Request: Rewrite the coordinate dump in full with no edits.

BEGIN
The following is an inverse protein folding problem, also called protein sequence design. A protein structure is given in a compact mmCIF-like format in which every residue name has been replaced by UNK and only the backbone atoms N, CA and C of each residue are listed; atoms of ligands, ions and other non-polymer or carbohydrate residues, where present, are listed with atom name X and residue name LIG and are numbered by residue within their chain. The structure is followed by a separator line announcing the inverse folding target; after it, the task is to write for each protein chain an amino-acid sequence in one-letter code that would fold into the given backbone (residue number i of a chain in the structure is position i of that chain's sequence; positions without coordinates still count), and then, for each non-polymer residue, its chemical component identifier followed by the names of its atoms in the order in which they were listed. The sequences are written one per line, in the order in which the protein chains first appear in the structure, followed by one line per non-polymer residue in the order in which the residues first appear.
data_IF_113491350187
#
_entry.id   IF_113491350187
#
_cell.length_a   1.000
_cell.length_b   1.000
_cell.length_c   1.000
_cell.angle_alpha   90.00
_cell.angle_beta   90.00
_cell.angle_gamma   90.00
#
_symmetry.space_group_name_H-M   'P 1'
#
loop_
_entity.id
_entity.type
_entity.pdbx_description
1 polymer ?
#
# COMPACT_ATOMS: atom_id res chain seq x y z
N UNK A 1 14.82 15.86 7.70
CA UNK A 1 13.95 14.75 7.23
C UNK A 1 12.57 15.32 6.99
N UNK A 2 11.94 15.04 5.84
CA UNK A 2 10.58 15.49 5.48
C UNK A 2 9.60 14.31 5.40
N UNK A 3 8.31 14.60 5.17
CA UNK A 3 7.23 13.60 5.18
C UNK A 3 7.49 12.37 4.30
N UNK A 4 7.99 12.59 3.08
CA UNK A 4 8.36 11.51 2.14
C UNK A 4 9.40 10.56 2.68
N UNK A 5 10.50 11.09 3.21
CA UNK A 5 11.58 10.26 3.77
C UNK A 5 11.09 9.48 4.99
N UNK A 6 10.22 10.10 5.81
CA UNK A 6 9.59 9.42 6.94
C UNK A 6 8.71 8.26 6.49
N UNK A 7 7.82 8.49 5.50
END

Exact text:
The following is an inverse protein folding problem, also called protein sequence design. A protein structure is given in a compact mmCIF-like format in which every residue name has been replaced by UNK and only the backbone atoms N, CA and C of each residue are listed; atoms of ligands, ions and other non-polymer or carbohydrate residues, where present, are listed with atom name X and residue name LIG and are numbered by residue within their chain. The structure is followed by a separator line announcing the inverse folding target; after it, the task is to write for each protein chain an amino-acid sequence in one-letter code that would fold into the given backbone (residue number i of a chain in the structure is position i of that chain's sequence; positions without coordinates still count), and then, for each non-polymer residue, its chemical component identifier followed by the names of its atoms in the order in which they were listed. The sequences are written one per line, in the order in which the protein chains first appear in the structure, followed by one line per non-polymer residue in the order in which the residues first appear.
data_IF_113491350187
#
_entry.id   IF_113491350187
#
_cell.length_a   1.000
_cell.length_b   1.000
_cell.length_c   1.000
_cell.angle_alpha   90.00
_cell.angle_beta   90.00
_cell.angle_gamma   90.00
#
_symmetry.space_group_name_H-M   'P 1'
#
loop_
_entity.id
_entity.type
_entity.pdbx_description
1 polymer ?
#
# COMPACT_ATOMS: atom_id res chain seq x y z
N UNK A 1 14.82 15.86 7.70
CA UNK A 1 13.95 14.75 7.23
C UNK A 1 12.57 15.32 6.99
N UNK A 2 11.94 15.04 5.84
CA UNK A 2 10.58 15.49 5.48
C UNK A 2 9.60 14.31 5.40
N UNK A 3 8.31 14.60 5.17
CA UNK A 3 7.23 13.60 5.18
C UNK A 3 7.49 12.37 4.30
N UNK A 4 7.99 12.59 3.08
CA UNK A 4 8.36 11.51 2.14
C UNK A 4 9.40 10.56 2.68
N UNK A 5 10.50 11.09 3.21
CA UNK A 5 11.58 10.26 3.77
C UNK A 5 11.09 9.48 4.99
N UNK A 6 10.22 10.10 5.81
CA UNK A 6 9.59 9.42 6.94
C UNK A 6 8.71 8.26 6.49
N UNK A 7 7.82 8.49 5.50